Resisting arrest is very common and occurs any time a person interferes with or obstructs an officer’s attempt to make a legal arrest. In Illinois, it is usually charged as a misdemeanor. However, if there is an injury to the arresting officer, the offense rises to a felony. The charge of resisting arrest is defined at 720 ILCS 5/31-1:1 “A person commits the crime of resisting arrest if they knowingly resist or obstruct the performance by a peace officer, firefighter, or correctional institution employee of any authorized act within his or her official capacity.”
While the most classic examples of resisting arrest are fleeing from the scene or engaging the arresting officer physically, the statute is worded broadly and encompasses a wide variety of behaviors. For example, you can be arrested simply for refusing to put your hands behind your back, refusing to lay on the ground, refusing to put your hands on the squad car, or refusing to clear the scene of a crime when ordered to do so.
Resisting arrest is also a difficult charge to escape; even if the underlying charge against the defendant is dropped, resisting arrest is an independent charge and will remain. Thus, it is not a defense to resisting arrest that the underlying charge was dismissed. Further, a conviction for resisting arrest can even lengthen a person’s sentence if they are ever convicted of a future offense. Possible punishment for resisting arrest is a Class A misdemeanor in Illinois and is punishable by up to one year in prison and up to a $2,500 fine. If the police officer is injured during the incident, the charge rises to a Class 4 felony and is punishable by up to three years in prison and up to a fine of up to $25,000.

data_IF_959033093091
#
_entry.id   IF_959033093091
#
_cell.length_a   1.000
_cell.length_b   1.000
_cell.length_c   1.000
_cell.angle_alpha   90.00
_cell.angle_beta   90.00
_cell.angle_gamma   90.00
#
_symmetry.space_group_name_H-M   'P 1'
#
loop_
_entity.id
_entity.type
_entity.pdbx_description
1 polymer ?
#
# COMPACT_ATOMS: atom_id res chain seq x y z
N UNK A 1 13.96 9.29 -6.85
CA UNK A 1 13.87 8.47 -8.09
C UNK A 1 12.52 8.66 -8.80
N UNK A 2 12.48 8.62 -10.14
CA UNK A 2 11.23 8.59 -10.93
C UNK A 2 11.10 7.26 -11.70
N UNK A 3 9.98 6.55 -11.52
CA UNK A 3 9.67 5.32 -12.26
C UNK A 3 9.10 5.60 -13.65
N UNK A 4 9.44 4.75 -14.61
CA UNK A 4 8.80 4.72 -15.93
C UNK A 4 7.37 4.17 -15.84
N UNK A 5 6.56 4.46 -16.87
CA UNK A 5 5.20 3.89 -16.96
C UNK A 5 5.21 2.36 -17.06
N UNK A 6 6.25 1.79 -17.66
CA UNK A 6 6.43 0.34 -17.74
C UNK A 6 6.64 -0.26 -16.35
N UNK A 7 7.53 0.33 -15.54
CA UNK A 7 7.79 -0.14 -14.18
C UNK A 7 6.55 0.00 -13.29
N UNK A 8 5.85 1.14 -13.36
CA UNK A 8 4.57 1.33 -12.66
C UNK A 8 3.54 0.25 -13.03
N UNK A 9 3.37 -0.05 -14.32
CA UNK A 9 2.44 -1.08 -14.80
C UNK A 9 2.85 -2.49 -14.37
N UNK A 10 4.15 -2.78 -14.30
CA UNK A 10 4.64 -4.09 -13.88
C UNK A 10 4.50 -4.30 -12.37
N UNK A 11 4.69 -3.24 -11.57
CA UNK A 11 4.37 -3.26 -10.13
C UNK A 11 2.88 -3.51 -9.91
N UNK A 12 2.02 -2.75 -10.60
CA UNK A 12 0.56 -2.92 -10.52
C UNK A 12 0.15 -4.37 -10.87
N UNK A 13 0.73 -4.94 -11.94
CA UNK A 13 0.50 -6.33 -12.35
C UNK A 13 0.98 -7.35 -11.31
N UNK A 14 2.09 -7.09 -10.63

Defending against Charges
There are a few defenses available to someone charged with resisting arrest, most notably self-defense and unlawful arrest. A defense of self-defense requires the defendant to show that the law enforcement officer was acting unjustifiably violently and that the defendant used the force reasonably necessary to protect himself. Because a charge of resisting arrest can be levied only if the officer was making a legal arrest, another common defense is to challenge the legality of the arrest either by asserting that it was not pursuant to a warrant or that the officer lacked probable cause.
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